• Depending on the nature of your child’s disability and the type of life insurance you purchase, life insurance may be able to provide enough financial support for your child after you pass away. Calculating your child’s lifelong expenses and exploring quotes for life insurance policies with enough coverage to pay for these expenses may give you an idea of how fully life insurance will be able to financially support your child. Working with a licensed financial professional or disability advocate may help you ensure that you have a financial plan in place to care for your child for their entire life.
    • Depending on your child’s needs and your other financial planning tools, you may or may not need to purchase additional life insurance to support your child with a disability. If you have a special needs trust established, that may be sufficient to financially support your child. However, if you’re using life insurance as your primary financial support resource for your child, you will likely need more coverage in place than if you were using life insurance to support a child who will be financially, emotionally and physically independent in adulthood.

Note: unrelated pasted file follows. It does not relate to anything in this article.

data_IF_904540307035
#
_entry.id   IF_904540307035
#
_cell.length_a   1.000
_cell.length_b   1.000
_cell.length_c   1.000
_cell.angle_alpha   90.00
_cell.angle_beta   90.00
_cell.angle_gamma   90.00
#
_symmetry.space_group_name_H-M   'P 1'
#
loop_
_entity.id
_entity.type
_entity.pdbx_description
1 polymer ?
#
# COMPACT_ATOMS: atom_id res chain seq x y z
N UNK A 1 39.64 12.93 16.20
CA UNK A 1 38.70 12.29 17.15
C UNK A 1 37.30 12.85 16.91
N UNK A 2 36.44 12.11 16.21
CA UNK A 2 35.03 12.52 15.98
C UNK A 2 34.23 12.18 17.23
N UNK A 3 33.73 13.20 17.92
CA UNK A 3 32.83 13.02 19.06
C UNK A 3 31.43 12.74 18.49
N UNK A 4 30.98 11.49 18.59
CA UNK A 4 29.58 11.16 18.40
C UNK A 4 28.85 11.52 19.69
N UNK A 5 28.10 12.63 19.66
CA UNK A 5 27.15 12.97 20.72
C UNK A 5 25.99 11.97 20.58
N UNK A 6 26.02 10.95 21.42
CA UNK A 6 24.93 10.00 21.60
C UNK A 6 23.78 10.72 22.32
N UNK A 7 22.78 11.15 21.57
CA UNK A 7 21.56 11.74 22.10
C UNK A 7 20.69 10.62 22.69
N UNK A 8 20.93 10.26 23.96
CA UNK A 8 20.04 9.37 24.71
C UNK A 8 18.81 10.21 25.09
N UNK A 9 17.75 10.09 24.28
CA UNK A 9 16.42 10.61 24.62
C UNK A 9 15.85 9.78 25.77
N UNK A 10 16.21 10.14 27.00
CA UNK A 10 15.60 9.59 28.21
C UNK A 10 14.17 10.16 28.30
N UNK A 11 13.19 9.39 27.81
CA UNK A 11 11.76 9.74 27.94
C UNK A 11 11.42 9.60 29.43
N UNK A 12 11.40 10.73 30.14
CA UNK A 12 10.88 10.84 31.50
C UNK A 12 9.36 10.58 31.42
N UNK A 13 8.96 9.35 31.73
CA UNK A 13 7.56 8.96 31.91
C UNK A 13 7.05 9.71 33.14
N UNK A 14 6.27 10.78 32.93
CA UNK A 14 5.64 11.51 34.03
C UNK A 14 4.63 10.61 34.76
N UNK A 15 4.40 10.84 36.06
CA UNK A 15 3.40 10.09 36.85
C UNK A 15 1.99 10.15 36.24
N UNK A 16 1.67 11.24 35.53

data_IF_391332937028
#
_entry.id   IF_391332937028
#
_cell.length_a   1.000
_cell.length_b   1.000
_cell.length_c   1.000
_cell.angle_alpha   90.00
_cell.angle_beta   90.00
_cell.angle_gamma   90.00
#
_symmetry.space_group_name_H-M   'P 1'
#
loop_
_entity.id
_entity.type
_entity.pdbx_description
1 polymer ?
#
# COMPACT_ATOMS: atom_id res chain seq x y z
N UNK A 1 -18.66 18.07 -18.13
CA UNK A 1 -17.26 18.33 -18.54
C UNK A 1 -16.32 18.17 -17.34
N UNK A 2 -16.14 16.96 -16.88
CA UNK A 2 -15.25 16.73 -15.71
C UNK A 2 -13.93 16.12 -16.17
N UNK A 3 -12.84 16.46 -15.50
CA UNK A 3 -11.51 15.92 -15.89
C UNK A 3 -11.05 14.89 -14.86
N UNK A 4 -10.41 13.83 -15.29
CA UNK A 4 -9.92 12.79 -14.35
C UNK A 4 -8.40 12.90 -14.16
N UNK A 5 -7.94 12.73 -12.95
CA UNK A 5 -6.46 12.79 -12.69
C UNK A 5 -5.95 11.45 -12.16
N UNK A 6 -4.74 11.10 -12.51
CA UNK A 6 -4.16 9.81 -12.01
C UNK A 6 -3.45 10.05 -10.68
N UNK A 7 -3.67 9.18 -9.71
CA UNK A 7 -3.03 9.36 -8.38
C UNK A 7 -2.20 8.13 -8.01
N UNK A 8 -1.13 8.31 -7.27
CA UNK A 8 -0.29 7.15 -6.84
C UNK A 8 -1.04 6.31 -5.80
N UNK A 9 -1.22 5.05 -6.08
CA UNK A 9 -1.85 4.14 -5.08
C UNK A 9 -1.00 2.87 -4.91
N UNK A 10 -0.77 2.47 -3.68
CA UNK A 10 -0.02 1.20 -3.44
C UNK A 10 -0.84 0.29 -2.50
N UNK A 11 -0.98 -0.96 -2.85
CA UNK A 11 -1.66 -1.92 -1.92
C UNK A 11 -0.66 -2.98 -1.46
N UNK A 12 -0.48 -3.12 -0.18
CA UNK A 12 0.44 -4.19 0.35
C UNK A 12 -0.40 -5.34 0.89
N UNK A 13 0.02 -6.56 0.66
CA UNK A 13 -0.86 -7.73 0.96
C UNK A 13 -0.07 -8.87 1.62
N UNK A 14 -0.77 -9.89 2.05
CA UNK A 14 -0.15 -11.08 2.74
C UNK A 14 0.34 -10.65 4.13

• Yes, when you purchase a life insurance policy, you will have the option to designate a beneficiary or multiple beneficiaries. You can allocate more or less of the death benefit to each beneficiary by allocating a specific percentage of the benefit to each person. You may also be able to fund a special needs trust with a death benefit from a life insurance policy.